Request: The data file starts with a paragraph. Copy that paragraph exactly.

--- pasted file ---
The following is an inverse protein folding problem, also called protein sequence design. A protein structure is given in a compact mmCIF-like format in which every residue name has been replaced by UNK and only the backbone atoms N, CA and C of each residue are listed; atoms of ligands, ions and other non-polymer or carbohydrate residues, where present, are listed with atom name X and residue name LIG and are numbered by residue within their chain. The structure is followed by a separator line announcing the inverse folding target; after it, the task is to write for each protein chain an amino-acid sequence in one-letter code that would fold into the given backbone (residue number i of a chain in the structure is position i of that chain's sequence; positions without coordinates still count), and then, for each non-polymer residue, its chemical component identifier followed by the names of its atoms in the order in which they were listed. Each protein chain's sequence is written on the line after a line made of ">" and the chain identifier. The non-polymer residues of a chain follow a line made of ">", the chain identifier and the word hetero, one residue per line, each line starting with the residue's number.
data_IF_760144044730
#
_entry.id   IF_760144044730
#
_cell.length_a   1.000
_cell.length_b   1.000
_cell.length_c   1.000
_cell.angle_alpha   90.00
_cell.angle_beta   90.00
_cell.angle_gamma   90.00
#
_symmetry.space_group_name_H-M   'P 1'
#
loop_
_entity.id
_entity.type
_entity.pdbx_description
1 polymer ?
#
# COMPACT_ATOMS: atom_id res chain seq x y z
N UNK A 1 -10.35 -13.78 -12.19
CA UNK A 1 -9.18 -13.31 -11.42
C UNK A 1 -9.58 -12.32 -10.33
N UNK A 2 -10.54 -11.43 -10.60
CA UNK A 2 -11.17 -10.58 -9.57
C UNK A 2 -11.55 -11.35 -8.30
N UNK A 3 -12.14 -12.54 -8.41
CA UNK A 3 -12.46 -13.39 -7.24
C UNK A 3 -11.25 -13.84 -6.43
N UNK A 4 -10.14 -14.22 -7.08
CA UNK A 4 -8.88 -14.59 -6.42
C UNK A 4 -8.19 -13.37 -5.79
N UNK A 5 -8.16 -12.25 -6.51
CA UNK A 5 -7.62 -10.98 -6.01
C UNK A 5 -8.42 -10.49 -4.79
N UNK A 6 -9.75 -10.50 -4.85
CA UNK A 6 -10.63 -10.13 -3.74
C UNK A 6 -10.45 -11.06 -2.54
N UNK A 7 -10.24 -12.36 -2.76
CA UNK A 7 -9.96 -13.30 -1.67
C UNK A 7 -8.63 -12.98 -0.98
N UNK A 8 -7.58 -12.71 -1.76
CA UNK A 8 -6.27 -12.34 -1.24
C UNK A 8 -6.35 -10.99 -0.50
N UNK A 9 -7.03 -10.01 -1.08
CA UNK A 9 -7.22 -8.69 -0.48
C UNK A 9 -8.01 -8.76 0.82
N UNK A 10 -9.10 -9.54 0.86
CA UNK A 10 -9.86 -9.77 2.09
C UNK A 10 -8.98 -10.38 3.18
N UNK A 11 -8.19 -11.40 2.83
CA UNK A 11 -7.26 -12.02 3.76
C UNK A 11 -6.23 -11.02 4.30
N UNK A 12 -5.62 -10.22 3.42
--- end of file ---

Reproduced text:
The following is an inverse protein folding problem, also called protein sequence design. A protein structure is given in a compact mmCIF-like format in which every residue name has been replaced by UNK and only the backbone atoms N, CA and C of each residue are listed; atoms of ligands, ions and other non-polymer or carbohydrate residues, where present, are listed with atom name X and residue name LIG and are numbered by residue within their chain. The structure is followed by a separator line announcing the inverse folding target; after it, the task is to write for each protein chain an amino-acid sequence in one-letter code that would fold into the given backbone (residue number i of a chain in the structure is position i of that chain's sequence; positions without coordinates still count), and then, for each non-polymer residue, its chemical component identifier followed by the names of its atoms in the order in which they were listed. Each protein chain's sequence is written on the line after a line made of ">" and the chain identifier. The non-polymer residues of a chain follow a line made of ">", the chain identifier and the word hetero, one residue per line, each line starting with the residue's number.